We are pleased to report that yesterday, October 29th, someone downloaded the 75,000,000th copy of Apache OpenOffice™. The 75 million downloads have occurred in the less than 18th months since the first release of Apache OpenOffice on May 8th, 2012.
Apache OpenOffice (formerly called OpenOffice.org) is the leading free and open source office application suite for Windows, Mac and Linux.
Although we're all very busy now with working on our next major release, Apache OpenOffice 4.1, it is worth taking a few minutes to explore some of the trends that can be discerned from our download data. The information we have gathered, relative to desktop OS versions, 64-bit Linux use, etc., may be of special interest to other open source projects to consider in their
First a scatter plot of daily download numbers, with a 7-day moving average overlay. Each of our releases is marked by a vertical line. You can clearly see the increase in interest since the release of Apache OpenOffice 4.0.
We are able to break down these trends along several other dimensions. One is by country, looking at where the download request came from. This information is gleaned from the IP address of the machine making the request. Since each IP address is part of an assigned block of addresses, and blocks are assigned geographically, we can create a table of downloads by country, territory, etc. We show the full table on our website, of all 238 countries, territories, etc., but here are the top 10:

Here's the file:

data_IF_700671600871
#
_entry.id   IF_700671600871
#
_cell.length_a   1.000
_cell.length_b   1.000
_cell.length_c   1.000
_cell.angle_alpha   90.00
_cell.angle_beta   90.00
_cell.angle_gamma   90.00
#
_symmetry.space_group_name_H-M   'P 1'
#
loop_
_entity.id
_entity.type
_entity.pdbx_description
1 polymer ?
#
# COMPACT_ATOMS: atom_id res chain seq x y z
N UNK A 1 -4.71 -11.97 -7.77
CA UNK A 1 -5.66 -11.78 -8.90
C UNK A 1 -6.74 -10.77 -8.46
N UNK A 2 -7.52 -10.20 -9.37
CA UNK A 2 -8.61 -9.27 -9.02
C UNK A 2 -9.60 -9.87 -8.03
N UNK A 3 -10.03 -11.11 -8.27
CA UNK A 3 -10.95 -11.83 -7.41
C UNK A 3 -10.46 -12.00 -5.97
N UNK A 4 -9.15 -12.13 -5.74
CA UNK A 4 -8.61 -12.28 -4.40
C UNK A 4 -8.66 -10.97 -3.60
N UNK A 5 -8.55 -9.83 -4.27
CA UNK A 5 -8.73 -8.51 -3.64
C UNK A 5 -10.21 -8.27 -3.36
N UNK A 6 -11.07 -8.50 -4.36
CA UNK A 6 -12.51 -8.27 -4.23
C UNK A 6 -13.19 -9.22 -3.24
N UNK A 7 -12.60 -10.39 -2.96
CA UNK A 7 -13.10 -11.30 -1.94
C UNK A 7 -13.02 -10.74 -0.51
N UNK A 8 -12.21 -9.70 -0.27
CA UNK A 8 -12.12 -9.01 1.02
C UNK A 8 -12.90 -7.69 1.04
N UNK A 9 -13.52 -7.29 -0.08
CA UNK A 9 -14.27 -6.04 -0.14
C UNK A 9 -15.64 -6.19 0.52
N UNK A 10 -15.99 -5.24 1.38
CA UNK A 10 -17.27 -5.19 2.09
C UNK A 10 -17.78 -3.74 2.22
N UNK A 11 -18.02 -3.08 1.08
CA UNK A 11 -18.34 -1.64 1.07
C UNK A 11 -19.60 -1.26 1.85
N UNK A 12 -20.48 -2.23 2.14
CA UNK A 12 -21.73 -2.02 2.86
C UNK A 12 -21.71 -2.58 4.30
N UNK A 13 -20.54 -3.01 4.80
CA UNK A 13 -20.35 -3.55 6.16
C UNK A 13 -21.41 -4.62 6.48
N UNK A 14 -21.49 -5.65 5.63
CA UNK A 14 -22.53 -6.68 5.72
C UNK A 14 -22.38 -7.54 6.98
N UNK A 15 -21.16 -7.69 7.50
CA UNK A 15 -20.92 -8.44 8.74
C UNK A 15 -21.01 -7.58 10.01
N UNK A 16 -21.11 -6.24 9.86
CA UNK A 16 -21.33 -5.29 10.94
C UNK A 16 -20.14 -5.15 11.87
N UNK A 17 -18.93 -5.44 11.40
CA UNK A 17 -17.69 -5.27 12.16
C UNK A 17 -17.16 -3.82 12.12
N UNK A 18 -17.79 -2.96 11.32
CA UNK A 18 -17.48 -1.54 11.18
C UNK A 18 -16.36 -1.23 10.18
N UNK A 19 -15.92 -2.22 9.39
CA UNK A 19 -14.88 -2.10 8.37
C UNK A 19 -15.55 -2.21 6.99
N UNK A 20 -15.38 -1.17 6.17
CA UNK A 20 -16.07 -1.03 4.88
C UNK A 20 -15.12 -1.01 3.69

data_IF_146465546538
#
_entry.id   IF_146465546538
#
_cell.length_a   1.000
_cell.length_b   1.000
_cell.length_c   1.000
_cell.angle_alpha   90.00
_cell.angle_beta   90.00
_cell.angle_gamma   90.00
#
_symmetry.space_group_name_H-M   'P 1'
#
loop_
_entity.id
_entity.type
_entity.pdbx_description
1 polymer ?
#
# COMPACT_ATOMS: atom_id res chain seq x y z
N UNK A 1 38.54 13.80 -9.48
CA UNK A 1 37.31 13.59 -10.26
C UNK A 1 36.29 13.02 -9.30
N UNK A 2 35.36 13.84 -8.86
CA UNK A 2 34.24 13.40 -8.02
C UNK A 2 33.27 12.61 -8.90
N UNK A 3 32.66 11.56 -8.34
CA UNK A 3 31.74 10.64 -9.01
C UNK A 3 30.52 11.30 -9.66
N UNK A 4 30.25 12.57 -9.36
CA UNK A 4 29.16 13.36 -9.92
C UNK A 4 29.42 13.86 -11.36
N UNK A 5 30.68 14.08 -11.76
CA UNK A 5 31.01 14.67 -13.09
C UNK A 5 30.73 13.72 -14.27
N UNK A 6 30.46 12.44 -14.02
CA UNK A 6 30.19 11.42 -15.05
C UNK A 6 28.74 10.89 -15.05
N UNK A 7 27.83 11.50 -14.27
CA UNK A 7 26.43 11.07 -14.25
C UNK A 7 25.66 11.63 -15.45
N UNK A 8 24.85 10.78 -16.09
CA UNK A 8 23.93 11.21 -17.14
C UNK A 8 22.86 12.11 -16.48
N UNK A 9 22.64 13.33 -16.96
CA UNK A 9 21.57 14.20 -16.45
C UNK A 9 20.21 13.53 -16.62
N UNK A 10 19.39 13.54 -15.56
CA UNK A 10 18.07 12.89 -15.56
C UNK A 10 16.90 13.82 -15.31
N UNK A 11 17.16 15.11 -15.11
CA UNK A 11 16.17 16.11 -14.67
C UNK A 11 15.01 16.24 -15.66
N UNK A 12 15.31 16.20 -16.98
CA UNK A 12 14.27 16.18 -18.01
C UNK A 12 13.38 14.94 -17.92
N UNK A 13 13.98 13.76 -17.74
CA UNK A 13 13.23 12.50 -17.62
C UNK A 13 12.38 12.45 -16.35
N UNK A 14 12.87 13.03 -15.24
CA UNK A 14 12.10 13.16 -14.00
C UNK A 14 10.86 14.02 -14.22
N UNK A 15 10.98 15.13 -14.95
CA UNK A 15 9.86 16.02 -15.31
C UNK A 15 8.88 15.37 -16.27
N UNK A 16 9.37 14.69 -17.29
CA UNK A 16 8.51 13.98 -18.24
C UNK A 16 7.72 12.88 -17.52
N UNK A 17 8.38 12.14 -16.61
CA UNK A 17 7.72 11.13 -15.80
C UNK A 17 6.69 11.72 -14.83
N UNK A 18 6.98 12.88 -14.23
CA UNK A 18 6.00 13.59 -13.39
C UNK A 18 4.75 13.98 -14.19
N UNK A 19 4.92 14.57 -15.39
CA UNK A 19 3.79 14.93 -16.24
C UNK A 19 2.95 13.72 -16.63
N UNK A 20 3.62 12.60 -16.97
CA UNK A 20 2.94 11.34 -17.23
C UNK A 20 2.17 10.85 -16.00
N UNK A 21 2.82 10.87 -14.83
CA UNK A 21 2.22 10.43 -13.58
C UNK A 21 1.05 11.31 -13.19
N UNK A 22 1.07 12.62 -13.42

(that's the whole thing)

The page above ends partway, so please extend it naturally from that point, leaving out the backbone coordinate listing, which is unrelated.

Another approach is to look at which localized versions of Apache OpenOffice were downloaded. We can see these trends in the following dot chart:
We can also look at the trend over time of downloads by operating system. (Note the log-scale on the Y-axis.) OpenOffice is a mainstream open source desktop application, so the OS distribution reflects overall desktop operating system market shares:
Since we have Linux versions of OpenOffice packed as RPMs (e.g., for RedHat) as well as DEBs (e.g., for Ubuntu), we can look for trends in the ratio of requests for these two packaging formats over time:
Also, we have 32-bit and 64-bit Linux downloads, and we see a gradual increase in demand over time for the 64-bit version, now reaching 50%. (The drop in July-September is not fully explained, but may have been an error in our download page that was not recommending 64-bit downloads appropriately.)
Although we don't have detailed download data for different Windows versions (we have a single download for all Windows users) we do have information from website visitors (nearly 7 million visitors per month) that tells a similar story. Windows 7 remains the most popular Windows version for our users, accounting for over half of Windows visitors. Windows XP ties with Windows 8 for second place, though Windows XP usage is declining quickly.
Looking at the similar data for web browsers, we see the rise in Chrome users among our website visitors: